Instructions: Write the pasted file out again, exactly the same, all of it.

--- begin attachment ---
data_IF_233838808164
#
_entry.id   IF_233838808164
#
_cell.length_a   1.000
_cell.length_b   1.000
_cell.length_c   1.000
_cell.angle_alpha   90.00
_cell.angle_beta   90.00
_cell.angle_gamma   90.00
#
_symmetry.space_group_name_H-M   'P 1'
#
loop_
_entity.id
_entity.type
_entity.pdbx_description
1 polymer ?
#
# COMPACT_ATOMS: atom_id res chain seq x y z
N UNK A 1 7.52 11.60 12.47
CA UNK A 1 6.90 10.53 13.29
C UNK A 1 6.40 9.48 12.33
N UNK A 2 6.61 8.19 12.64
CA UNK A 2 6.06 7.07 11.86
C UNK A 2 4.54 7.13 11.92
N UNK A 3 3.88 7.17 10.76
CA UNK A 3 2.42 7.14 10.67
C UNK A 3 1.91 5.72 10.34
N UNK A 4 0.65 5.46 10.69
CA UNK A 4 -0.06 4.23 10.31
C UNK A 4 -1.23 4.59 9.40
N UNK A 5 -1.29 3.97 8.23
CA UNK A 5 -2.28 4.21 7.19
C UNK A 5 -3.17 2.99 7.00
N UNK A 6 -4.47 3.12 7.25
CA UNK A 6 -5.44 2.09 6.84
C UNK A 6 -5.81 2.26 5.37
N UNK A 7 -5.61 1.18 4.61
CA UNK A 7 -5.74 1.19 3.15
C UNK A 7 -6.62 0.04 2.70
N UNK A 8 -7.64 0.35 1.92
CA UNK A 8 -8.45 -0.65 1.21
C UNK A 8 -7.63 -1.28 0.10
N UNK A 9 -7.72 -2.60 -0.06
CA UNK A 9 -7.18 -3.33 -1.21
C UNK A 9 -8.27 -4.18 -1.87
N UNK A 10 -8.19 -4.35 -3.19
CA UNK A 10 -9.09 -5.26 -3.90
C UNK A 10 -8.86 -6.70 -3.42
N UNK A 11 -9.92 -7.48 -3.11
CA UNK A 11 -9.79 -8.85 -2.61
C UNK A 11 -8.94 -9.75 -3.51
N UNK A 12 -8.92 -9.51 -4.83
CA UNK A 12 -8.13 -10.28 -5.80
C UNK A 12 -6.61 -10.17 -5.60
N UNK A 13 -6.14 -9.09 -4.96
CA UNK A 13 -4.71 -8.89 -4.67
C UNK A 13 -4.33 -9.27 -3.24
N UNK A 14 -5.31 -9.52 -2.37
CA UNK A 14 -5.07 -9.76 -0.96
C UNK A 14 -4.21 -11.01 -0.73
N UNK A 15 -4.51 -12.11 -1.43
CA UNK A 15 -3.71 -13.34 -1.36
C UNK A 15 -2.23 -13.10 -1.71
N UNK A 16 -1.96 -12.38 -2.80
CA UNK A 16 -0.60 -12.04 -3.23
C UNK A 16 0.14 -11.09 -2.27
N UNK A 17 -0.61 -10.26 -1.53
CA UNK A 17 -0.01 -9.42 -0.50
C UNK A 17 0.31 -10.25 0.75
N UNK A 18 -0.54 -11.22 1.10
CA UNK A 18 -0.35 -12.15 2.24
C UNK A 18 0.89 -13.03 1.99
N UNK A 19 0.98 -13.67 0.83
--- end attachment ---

data_IF_233838808164
#
_entry.id   IF_233838808164
#
_cell.length_a   1.000
_cell.length_b   1.000
_cell.length_c   1.000
_cell.angle_alpha   90.00
_cell.angle_beta   90.00
_cell.angle_gamma   90.00
#
_symmetry.space_group_name_H-M   'P 1'
#
loop_
_entity.id
_entity.type
_entity.pdbx_description
1 polymer ?
#
# COMPACT_ATOMS: atom_id res chain seq x y z
N UNK A 1 7.52 11.60 12.47
CA UNK A 1 6.90 10.53 13.29
C UNK A 1 6.40 9.48 12.33
N UNK A 2 6.61 8.19 12.64
CA UNK A 2 6.06 7.07 11.86
C UNK A 2 4.54 7.13 11.92
N UNK A 3 3.88 7.17 10.76
CA UNK A 3 2.42 7.14 10.67
C UNK A 3 1.91 5.72 10.34
N UNK A 4 0.65 5.46 10.69
CA UNK A 4 -0.06 4.23 10.31
C UNK A 4 -1.23 4.59 9.40
N UNK A 5 -1.29 3.97 8.23
CA UNK A 5 -2.28 4.21 7.19
C UNK A 5 -3.17 2.99 7.00
N UNK A 6 -4.47 3.12 7.25
CA UNK A 6 -5.44 2.09 6.84
C UNK A 6 -5.81 2.26 5.37
N UNK A 7 -5.61 1.18 4.61
CA UNK A 7 -5.74 1.19 3.15
C UNK A 7 -6.62 0.04 2.70
N UNK A 8 -7.64 0.35 1.92
CA UNK A 8 -8.45 -0.65 1.21
C UNK A 8 -7.63 -1.28 0.10
N UNK A 9 -7.72 -2.60 -0.06
CA UNK A 9 -7.18 -3.33 -1.21
C UNK A 9 -8.27 -4.18 -1.87
N UNK A 10 -8.19 -4.35 -3.19
CA UNK A 10 -9.09 -5.26 -3.90
C UNK A 10 -8.86 -6.70 -3.42
N UNK A 11 -9.92 -7.48 -3.11
CA UNK A 11 -9.79 -8.85 -2.61
C UNK A 11 -8.94 -9.75 -3.51
N UNK A 12 -8.92 -9.51 -4.83
CA UNK A 12 -8.13 -10.28 -5.80
C UNK A 12 -6.61 -10.17 -5.60
N UNK A 13 -6.14 -9.09 -4.96
CA UNK A 13 -4.71 -8.89 -4.67
C UNK A 13 -4.33 -9.27 -3.24
N UNK A 14 -5.31 -9.52 -2.37
CA UNK A 14 -5.07 -9.76 -0.96
C UNK A 14 -4.21 -11.01 -0.73
N UNK A 15 -4.51 -12.11 -1.43
CA UNK A 15 -3.71 -13.34 -1.36
C UNK A 15 -2.23 -13.10 -1.71
N UNK A 16 -1.96 -12.38 -2.80
CA UNK A 16 -0.60 -12.04 -3.23
C UNK A 16 0.14 -11.09 -2.27
N UNK A 17 -0.61 -10.26 -1.53
CA UNK A 17 -0.01 -9.42 -0.50
C UNK A 17 0.31 -10.25 0.75
N UNK A 18 -0.54 -11.22 1.10
CA UNK A 18 -0.35 -12.15 2.24
C UNK A 18 0.89 -13.03 1.99
N UNK A 19 0.98 -13.67 0.83